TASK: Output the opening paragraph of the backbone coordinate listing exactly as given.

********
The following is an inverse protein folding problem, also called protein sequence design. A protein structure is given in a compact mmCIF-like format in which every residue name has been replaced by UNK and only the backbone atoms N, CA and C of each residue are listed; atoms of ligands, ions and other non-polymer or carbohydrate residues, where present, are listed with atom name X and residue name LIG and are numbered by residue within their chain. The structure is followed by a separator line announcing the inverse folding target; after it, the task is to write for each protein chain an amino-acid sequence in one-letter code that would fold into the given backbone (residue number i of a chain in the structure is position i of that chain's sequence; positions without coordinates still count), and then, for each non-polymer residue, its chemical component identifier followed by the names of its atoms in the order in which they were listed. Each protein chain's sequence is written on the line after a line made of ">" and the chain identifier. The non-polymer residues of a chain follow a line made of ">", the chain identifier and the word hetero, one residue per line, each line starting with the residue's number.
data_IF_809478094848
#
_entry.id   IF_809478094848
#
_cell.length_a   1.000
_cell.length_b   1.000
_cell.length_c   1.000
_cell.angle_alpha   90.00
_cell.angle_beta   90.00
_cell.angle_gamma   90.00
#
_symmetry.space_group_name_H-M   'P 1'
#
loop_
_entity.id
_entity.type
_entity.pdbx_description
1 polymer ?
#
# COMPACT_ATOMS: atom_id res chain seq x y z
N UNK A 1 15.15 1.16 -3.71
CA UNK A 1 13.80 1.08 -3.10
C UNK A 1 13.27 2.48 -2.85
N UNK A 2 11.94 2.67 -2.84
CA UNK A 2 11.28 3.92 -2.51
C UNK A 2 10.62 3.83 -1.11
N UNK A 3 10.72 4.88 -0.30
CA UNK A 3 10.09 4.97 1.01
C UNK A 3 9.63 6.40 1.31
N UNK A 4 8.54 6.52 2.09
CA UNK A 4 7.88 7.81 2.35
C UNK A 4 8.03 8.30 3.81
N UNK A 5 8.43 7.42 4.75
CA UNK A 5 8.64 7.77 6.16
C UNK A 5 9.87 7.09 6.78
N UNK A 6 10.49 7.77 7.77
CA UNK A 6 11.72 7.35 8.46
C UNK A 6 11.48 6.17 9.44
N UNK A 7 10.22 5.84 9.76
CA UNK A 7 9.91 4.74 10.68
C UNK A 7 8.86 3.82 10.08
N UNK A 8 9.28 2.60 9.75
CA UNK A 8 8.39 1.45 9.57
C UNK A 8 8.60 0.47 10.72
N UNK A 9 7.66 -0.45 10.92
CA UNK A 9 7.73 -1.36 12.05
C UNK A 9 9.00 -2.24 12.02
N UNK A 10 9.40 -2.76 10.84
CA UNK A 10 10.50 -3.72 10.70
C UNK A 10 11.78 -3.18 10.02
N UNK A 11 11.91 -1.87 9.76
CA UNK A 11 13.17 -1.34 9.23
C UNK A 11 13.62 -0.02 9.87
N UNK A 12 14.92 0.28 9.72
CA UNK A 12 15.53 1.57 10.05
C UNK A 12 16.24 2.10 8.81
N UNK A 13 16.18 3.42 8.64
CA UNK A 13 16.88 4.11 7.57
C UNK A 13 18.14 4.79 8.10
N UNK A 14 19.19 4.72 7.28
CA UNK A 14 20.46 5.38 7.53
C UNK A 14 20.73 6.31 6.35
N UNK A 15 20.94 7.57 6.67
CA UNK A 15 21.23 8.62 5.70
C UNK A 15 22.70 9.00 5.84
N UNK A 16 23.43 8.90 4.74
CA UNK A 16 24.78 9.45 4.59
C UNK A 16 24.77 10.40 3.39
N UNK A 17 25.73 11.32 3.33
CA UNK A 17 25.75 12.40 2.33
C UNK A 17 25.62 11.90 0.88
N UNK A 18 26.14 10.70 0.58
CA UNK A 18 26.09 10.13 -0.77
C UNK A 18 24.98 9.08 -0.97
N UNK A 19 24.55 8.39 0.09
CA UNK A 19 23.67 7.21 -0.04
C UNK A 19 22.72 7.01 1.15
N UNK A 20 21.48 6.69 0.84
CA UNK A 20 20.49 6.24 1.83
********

The following is an inverse protein folding problem, also called protein sequence design. A protein structure is given in a compact mmCIF-like format in which every residue name has been replaced by UNK and only the backbone atoms N, CA and C of each residue are listed; atoms of ligands, ions and other non-polymer or carbohydrate residues, where present, are listed with atom name X and residue name LIG and are numbered by residue within their chain. The structure is followed by a separator line announcing the inverse folding target; after it, the task is to write for each protein chain an amino-acid sequence in one-letter code that would fold into the given backbone (residue number i of a chain in the structure is position i of that chain's sequence; positions without coordinates still count), and then, for each non-polymer residue, its chemical component identifier followed by the names of its atoms in the order in which they were listed. Each protein chain's sequence is written on the line after a line made of ">" and the chain identifier. The non-polymer residues of a chain follow a line made of ">", the chain identifier and the word hetero, one residue per line, each line starting with the residue's number.